Solo 401k rules small business owners need to know!

For a successful business owner (sole proprietor or owner of an S Corporation, C Corporation or partnership) who has a significant net income and wants to sock away a good deal of money pretax, the Solo 401k deserves serious consideration because of its potential to allow greater contribution amounts than a SEP IRA. Working with a comprehensive financial planner will help you look at all of your retirement planning options.

Although a Solo 401(k) plan is designed for the individual business owner (or self-employed), it is technically available to the spouse of the owner and any shareholder or partner in the business as well.  Employees working fewer than 1,000 hours per year may be excluded, and contributions are immediately vested. Unlike traditional 401ks, there are no complicated discrimination tests or IRS Form 5500 filing (until the plan reaches in excess of $250,000).

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Like the regular 401k contribution limits for 2015, you can elect to defer up to $18,000 of your pre-tax income in elective contributions. If you are over the age of 50, you can also make a catch up contribution of $6,000, for a total of $24,000. In addition, as the employer you can also make a non-elective profit sharing contribution up to 25% of your pay (based on your W-2). Total Solo 401(k) contributions cannot exceed $53,000 (or $59,000 with a catch up contribution).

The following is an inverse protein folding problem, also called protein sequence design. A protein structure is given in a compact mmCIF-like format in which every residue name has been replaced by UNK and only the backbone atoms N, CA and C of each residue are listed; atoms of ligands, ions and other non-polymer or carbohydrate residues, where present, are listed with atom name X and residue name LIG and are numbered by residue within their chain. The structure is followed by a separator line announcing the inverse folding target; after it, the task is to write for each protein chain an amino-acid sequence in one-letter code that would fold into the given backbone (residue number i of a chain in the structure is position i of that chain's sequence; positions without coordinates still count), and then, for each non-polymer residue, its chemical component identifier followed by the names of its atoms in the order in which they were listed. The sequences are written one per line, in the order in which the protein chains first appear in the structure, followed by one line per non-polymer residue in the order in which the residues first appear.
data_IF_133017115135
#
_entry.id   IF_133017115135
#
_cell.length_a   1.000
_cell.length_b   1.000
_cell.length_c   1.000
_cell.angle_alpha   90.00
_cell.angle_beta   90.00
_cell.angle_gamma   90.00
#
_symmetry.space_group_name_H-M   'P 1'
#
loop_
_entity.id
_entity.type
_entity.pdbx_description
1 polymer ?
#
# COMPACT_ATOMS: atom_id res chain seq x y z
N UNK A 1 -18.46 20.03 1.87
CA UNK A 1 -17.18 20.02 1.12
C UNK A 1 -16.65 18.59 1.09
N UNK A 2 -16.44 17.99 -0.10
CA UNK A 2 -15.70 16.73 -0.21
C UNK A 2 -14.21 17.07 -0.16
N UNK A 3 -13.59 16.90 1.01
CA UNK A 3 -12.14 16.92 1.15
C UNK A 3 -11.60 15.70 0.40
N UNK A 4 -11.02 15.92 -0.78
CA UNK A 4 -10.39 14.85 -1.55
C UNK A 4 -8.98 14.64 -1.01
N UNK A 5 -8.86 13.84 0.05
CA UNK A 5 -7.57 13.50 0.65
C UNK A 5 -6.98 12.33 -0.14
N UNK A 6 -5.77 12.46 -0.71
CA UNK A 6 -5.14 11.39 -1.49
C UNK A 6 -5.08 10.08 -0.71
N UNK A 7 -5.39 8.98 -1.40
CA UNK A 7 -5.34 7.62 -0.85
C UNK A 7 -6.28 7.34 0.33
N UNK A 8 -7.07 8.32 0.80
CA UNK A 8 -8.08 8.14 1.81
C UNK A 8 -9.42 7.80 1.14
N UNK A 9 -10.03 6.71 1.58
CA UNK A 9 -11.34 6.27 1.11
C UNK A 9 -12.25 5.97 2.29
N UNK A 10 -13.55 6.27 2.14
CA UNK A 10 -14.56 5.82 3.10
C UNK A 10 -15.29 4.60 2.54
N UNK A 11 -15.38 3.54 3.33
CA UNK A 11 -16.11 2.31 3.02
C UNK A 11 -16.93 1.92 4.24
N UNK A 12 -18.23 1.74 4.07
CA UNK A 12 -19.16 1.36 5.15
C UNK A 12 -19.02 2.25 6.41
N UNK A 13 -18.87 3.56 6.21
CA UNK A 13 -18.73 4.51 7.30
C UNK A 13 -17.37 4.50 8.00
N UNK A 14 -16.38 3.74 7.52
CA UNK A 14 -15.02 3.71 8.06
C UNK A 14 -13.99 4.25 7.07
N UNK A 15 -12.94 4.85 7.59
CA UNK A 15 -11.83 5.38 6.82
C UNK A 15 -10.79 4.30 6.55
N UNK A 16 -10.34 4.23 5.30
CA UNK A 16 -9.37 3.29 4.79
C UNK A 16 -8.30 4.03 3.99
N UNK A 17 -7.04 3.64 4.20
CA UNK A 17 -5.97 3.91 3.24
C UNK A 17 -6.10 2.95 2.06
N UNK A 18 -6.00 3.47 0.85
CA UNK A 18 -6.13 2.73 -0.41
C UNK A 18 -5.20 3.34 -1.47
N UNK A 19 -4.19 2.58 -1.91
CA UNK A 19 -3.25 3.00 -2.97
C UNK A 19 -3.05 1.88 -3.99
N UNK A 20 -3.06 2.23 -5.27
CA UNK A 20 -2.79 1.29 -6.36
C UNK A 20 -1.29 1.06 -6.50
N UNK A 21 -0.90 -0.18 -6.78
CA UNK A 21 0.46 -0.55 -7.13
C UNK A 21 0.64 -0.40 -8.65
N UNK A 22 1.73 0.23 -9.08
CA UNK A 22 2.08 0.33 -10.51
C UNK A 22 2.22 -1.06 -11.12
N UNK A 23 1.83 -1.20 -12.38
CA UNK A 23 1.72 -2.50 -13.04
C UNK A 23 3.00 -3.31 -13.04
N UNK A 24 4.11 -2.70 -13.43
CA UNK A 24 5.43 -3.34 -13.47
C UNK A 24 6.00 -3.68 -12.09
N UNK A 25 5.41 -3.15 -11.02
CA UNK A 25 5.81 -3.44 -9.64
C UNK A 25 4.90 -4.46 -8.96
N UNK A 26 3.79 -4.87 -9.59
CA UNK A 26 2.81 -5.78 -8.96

For example, for a self-employed 45 year-old making $100,000, both the SEP IRA and Solo 401(k) would allow an employer contribution of $21,175 (25% X $84,700, which is Net Earnings after self-employment tax is deducted).  However, the Solo 401(k) allows an additional $18,000 employee contribution not afforded by the SEP IRA, for a total of $39,175.

However, if our business owner is 50 and making $200,000, catch up opportunities and caps come into play.  Twenty-five percent of net earnings computes to $42,935.  The Solo 401(k) cap would be $59,000 ($53,000 plus $6,000 catch up).   Up to $24,000 of employee contributions is possible, but the company contribution and/or the employee contribution would need to be adjusted so the $59,000 cap is not exceeded by their combined total.  Although the gap between SEP IRA and Solo 401(k) options is less than the prior example, the Solo 401(k) still provides an additional $17,000 in income deferral (and its accompanying income tax).

Through tax savings and greater savings, early adoption of strategies such as this can mean a significant difference in current and future results. A qualified financial planner can help you decide which retirement vehicle is right for you and your business as your needs change. We have a Solo 401k calculator that can help figure out how much you can contribute. Don’t wait until the end of the year. If you have any questions about your Solo 401k or IRA’s or how you can minimize taxes please contact us at 540-266-3100.

Brian W. Bowen